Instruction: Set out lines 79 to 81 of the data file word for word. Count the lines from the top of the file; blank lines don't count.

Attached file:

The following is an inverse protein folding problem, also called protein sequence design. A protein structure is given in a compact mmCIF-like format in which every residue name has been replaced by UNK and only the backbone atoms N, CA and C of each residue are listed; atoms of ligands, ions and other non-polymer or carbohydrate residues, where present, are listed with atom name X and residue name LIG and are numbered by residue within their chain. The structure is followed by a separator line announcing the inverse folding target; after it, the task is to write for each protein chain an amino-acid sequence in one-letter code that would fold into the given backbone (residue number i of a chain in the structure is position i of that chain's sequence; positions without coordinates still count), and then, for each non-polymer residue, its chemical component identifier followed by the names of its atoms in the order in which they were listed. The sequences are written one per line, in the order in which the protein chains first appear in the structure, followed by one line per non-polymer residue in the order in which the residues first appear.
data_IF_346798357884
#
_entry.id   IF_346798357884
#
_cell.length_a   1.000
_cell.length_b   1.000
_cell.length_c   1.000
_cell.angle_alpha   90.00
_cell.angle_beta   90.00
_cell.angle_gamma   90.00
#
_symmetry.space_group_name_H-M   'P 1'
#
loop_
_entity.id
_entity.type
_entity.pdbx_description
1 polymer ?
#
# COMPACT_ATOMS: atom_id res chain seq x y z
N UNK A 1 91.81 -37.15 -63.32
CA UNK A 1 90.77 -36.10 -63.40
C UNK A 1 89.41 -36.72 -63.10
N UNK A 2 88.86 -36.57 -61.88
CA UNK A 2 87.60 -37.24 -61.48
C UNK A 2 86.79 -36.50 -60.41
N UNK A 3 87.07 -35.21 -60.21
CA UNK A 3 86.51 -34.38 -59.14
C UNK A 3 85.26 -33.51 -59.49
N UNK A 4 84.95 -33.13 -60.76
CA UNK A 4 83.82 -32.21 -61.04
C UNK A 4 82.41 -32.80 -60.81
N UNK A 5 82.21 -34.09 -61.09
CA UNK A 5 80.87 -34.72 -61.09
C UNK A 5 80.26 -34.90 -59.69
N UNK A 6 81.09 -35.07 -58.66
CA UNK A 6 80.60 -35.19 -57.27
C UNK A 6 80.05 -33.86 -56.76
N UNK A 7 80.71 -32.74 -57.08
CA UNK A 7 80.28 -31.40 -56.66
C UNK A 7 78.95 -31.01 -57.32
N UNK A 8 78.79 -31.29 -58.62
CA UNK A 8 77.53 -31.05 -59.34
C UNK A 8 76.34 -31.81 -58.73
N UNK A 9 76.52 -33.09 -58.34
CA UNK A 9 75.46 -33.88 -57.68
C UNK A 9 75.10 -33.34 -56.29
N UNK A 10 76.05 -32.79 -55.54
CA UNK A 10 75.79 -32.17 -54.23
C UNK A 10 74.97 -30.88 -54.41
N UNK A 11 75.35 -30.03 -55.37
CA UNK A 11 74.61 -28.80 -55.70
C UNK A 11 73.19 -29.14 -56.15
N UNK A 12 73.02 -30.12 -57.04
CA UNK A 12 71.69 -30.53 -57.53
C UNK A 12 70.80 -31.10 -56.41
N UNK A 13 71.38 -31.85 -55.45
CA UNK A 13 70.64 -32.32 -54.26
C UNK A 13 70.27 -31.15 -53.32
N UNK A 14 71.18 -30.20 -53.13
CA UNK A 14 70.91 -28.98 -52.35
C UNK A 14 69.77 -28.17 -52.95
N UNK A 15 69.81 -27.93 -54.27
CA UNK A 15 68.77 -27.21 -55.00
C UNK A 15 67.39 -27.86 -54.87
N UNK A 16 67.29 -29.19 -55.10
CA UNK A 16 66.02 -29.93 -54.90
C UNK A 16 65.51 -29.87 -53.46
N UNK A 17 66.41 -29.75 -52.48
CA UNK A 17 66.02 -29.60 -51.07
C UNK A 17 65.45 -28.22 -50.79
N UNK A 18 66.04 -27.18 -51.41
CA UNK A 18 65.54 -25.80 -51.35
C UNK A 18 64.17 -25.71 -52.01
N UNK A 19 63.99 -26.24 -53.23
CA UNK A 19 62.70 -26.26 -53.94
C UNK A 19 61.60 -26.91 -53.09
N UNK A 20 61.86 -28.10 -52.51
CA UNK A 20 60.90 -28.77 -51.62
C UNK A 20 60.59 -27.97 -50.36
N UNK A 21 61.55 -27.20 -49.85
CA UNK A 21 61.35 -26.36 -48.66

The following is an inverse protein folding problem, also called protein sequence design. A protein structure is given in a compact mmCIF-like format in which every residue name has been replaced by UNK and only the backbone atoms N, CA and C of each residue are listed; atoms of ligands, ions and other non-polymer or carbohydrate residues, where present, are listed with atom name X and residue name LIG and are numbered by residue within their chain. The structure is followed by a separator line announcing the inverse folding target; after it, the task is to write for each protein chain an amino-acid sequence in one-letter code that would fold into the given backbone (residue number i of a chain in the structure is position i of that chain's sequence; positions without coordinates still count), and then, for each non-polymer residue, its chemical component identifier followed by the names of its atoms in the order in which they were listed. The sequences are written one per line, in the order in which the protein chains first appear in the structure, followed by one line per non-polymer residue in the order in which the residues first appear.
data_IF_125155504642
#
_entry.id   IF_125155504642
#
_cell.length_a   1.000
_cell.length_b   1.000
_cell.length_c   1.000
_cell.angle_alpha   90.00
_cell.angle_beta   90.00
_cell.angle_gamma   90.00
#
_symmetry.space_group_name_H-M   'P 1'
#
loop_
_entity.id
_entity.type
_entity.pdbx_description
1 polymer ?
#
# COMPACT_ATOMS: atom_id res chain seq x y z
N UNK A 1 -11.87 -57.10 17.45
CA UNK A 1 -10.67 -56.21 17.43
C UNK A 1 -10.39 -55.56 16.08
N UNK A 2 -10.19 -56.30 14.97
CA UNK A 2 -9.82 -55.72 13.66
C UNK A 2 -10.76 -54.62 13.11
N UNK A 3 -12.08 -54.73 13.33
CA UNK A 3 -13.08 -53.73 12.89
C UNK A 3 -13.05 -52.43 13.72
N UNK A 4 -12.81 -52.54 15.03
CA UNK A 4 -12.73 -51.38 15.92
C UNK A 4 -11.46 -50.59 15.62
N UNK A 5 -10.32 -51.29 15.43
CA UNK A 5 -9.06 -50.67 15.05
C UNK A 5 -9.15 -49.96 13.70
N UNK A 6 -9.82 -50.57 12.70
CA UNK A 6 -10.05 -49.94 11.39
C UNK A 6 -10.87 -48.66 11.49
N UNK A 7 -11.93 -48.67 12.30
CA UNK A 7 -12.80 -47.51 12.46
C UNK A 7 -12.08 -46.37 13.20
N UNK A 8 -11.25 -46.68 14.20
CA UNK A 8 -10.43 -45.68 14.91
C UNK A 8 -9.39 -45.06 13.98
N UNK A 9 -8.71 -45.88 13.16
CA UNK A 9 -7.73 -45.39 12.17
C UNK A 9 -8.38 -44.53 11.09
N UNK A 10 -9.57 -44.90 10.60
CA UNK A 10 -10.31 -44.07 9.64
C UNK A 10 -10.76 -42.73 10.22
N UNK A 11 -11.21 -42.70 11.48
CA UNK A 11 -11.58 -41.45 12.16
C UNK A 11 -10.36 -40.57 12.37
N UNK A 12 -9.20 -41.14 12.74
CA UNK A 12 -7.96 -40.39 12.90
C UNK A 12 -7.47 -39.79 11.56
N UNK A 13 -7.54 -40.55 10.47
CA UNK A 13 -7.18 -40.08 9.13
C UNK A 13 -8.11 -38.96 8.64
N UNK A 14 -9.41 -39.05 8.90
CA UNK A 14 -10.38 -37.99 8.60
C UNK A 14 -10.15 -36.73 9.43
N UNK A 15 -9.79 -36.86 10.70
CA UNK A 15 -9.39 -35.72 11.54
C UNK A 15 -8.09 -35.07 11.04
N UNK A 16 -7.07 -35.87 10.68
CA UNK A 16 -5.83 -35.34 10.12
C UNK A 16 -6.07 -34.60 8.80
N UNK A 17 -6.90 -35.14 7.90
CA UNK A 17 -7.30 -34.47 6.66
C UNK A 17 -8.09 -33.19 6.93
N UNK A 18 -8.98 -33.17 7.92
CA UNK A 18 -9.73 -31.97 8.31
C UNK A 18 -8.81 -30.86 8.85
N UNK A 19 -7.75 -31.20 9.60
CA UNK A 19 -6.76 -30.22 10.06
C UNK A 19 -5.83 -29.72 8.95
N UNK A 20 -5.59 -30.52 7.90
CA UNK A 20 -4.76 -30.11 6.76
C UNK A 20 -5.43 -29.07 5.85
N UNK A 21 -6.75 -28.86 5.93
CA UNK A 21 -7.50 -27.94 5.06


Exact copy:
N UNK A 20 61.86 -28.10 -52.51
CA UNK A 20 60.90 -28.77 -51.62
C UNK A 20 60.59 -27.97 -50.36